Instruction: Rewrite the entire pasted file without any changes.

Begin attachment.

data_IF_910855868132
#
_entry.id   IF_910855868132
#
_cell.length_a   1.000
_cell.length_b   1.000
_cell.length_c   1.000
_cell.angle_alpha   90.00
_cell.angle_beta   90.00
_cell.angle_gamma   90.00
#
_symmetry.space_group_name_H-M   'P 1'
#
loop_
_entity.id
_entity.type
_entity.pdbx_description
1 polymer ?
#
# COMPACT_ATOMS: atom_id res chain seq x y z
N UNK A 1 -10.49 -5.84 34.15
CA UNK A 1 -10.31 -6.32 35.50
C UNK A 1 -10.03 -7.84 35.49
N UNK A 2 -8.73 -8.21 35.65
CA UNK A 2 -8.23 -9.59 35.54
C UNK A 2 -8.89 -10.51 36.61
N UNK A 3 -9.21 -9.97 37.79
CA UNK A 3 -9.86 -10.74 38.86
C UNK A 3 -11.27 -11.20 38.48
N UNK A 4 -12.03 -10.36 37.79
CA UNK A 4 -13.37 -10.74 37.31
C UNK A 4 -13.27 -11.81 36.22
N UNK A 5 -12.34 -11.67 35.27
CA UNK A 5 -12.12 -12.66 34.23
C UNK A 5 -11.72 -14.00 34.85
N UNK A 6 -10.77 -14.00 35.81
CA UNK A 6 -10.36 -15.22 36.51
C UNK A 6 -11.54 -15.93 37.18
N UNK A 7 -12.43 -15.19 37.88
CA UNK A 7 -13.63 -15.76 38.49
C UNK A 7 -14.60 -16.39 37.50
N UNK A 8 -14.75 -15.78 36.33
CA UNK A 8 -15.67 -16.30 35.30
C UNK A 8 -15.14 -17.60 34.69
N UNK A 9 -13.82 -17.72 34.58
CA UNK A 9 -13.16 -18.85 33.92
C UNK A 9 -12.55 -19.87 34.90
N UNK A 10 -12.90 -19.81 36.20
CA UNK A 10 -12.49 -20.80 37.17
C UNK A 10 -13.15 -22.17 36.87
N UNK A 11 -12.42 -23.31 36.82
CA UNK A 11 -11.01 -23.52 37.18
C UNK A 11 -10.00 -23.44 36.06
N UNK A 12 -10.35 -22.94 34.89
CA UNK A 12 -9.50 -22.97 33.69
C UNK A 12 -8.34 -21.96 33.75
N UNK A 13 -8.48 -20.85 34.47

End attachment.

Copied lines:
data_IF_910855868132
#
_entry.id   IF_910855868132
#
_cell.length_a   1.000
_cell.length_b   1.000
_cell.length_c   1.000
_cell.angle_alpha   90.00
_cell.angle_beta   90.00
_cell.angle_gamma   90.00
#
_symmetry.space_group_name_H-M   'P 1'
#
loop_
_entity.id
_entity.type
_entity.pdbx_description
1 polymer ?
#
# COMPACT_ATOMS: atom_id res chain seq x y z
N UNK A 1 -10.49 -5.84 34.15
CA UNK A 1 -10.31 -6.32 35.50
C UNK A 1 -10.03 -7.84 35.49
N UNK A 2 -8.73 -8.21 35.65
CA UNK A 2 -8.23 -9.59 35.54
C UNK A 2 -8.89 -10.51 36.61
N UNK A 3 -9.21 -9.97 37.79
CA UNK A 3 -9.86 -10.74 38.86
C UNK A 3 -11.27 -11.20 38.48
N UNK A 4 -12.03 -10.36 37.79
CA UNK A 4 -13.37 -10.74 37.31
C UNK A 4 -13.27 -11.81 36.22
N UNK A 5 -12.34 -11.67 35.27
CA UNK A 5 -12.12 -12.66 34.23
C UNK A 5 -11.72 -14.00 34.85
N UNK A 6 -10.77 -14.00 35.81
CA UNK A 6 -10.36 -15.22 36.51
C UNK A 6 -11.54 -15.93 37.18
N UNK A 7 -12.43 -15.19 37.88
CA UNK A 7 -13.63 -15.76 38.49
C UNK A 7 -14.60 -16.39 37.50
N UNK A 8 -14.75 -15.78 36.33
CA UNK A 8 -15.67 -16.30 35.30
C UNK A 8 -15.14 -17.60 34.69
N UNK A 9 -13.82 -17.72 34.58
CA UNK A 9 -13.16 -18.85 33.92
C UNK A 9 -12.55 -19.87 34.90
N UNK A 10 -12.90 -19.81 36.20
CA UNK A 10 -12.49 -20.80 37.17
C UNK A 10 -13.15 -22.17 36.87
N UNK A 11 -12.42 -23.31 36.82
CA UNK A 11 -11.01 -23.52 37.18
C UNK A 11 -10.00 -23.44 36.06
N UNK A 12 -10.35 -22.94 34.89
CA UNK A 12 -9.50 -22.97 33.69
C UNK A 12 -8.34 -21.96 33.75
N UNK A 13 -8.48 -20.85 34.47